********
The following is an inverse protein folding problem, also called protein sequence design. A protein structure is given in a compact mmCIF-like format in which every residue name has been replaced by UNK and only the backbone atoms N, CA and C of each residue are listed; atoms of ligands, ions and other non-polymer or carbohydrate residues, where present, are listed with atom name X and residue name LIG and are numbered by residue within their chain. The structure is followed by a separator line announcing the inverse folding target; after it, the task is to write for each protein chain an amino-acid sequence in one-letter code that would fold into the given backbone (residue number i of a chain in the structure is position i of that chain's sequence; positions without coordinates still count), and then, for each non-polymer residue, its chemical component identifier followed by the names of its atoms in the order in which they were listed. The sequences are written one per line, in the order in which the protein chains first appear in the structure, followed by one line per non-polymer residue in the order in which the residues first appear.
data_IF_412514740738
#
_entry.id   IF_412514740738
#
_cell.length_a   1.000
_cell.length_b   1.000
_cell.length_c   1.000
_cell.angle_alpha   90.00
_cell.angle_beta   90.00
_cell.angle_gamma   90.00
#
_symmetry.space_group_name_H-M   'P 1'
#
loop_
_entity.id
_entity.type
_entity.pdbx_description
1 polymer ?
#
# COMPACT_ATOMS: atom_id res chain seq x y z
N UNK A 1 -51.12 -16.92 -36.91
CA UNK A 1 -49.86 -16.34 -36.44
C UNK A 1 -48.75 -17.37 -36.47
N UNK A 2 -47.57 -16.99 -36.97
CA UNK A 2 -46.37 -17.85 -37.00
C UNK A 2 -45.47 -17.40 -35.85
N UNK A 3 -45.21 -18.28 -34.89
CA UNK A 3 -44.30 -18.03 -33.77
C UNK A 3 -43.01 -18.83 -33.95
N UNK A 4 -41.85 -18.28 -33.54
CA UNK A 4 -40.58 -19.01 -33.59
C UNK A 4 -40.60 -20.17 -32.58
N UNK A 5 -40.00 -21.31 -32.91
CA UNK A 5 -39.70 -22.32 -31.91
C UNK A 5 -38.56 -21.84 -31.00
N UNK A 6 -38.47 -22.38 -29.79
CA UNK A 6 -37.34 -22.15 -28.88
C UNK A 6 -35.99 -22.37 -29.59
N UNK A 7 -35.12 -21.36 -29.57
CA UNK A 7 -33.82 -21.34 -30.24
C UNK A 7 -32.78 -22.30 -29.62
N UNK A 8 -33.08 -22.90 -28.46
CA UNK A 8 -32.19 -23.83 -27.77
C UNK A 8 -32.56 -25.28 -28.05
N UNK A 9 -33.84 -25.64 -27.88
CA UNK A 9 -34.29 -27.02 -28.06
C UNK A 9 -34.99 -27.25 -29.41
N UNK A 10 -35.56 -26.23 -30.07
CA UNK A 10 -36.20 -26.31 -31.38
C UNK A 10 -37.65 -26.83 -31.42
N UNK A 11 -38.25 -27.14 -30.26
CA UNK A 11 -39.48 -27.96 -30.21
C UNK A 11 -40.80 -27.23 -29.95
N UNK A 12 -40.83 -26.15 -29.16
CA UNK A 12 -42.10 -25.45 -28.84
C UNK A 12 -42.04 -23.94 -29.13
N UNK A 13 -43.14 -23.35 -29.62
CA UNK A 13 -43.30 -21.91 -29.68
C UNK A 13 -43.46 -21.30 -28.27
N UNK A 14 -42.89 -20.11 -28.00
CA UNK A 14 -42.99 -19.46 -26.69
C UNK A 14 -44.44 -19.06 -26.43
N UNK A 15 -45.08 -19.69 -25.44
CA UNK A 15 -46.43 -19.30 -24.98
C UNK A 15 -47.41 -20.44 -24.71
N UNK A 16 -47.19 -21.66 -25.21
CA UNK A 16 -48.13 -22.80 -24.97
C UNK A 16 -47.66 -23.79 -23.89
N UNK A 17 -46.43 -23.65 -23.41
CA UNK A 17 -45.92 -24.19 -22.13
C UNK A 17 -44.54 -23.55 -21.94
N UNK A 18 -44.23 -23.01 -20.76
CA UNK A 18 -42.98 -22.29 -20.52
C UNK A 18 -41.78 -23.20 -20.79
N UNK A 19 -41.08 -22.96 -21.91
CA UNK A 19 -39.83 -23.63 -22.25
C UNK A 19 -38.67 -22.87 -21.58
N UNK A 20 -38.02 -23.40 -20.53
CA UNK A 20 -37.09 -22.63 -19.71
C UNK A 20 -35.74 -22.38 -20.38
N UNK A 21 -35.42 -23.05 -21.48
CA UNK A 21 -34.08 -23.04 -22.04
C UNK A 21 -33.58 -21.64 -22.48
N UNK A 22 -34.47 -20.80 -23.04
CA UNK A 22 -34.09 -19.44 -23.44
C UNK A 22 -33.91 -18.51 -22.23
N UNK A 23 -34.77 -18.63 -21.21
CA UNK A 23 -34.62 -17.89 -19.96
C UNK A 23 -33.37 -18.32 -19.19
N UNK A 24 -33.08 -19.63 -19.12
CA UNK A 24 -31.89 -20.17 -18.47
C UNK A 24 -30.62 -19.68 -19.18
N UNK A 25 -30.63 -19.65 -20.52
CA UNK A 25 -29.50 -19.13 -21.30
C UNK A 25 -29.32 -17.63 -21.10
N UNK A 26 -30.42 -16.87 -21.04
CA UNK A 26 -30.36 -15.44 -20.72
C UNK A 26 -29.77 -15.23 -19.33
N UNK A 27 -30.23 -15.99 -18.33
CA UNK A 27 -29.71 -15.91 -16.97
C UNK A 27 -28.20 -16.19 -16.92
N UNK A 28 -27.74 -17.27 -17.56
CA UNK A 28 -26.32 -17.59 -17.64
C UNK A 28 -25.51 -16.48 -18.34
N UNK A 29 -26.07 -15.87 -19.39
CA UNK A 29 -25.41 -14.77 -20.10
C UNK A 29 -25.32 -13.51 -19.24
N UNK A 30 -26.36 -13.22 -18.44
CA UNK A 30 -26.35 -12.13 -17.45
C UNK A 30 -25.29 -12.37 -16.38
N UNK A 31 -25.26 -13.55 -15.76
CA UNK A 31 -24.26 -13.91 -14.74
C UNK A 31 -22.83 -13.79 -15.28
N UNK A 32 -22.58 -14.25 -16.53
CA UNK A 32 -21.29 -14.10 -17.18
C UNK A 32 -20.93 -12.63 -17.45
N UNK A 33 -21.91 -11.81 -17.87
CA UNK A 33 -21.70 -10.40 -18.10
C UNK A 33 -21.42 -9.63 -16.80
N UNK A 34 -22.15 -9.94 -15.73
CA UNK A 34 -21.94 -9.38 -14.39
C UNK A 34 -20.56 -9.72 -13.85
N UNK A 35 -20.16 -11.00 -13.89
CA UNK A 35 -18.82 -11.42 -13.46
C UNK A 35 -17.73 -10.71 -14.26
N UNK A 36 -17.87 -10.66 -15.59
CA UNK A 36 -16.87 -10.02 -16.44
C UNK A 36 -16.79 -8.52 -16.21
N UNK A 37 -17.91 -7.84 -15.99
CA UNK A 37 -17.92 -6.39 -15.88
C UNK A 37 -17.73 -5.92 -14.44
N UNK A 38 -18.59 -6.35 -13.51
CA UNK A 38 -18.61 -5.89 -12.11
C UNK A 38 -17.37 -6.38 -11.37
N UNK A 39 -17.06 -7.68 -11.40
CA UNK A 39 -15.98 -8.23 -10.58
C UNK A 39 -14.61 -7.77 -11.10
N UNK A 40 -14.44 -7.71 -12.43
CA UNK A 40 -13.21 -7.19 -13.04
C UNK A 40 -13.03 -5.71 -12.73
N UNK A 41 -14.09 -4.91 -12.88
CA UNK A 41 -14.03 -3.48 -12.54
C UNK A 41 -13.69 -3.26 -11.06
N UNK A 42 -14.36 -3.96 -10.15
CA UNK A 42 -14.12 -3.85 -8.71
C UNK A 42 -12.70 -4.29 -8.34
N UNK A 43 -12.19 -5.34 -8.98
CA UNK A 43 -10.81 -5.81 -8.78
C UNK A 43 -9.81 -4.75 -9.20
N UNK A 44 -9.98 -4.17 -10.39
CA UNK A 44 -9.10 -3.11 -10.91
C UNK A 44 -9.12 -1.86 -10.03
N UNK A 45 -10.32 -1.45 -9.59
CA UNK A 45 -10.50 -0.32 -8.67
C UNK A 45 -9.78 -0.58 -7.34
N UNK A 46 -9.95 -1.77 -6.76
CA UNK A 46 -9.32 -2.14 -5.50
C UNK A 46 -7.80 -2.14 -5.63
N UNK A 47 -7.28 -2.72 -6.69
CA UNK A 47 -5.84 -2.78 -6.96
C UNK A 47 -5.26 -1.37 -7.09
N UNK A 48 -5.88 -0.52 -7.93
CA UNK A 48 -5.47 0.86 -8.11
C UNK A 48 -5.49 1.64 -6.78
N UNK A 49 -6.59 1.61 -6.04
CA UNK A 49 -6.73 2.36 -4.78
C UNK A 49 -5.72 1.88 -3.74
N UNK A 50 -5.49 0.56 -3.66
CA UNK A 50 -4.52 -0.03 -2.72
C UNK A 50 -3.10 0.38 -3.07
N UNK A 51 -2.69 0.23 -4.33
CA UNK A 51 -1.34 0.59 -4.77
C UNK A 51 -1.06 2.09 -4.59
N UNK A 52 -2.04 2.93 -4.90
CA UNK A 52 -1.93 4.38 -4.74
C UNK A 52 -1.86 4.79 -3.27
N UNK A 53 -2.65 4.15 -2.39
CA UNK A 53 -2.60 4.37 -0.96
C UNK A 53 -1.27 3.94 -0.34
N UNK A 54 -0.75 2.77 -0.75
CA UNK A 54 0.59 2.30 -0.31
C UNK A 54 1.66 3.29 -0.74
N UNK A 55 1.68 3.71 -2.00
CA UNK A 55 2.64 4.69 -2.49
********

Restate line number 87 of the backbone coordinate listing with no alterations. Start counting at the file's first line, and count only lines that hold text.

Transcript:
C UNK A 22 -33.91 -18.51 -22.23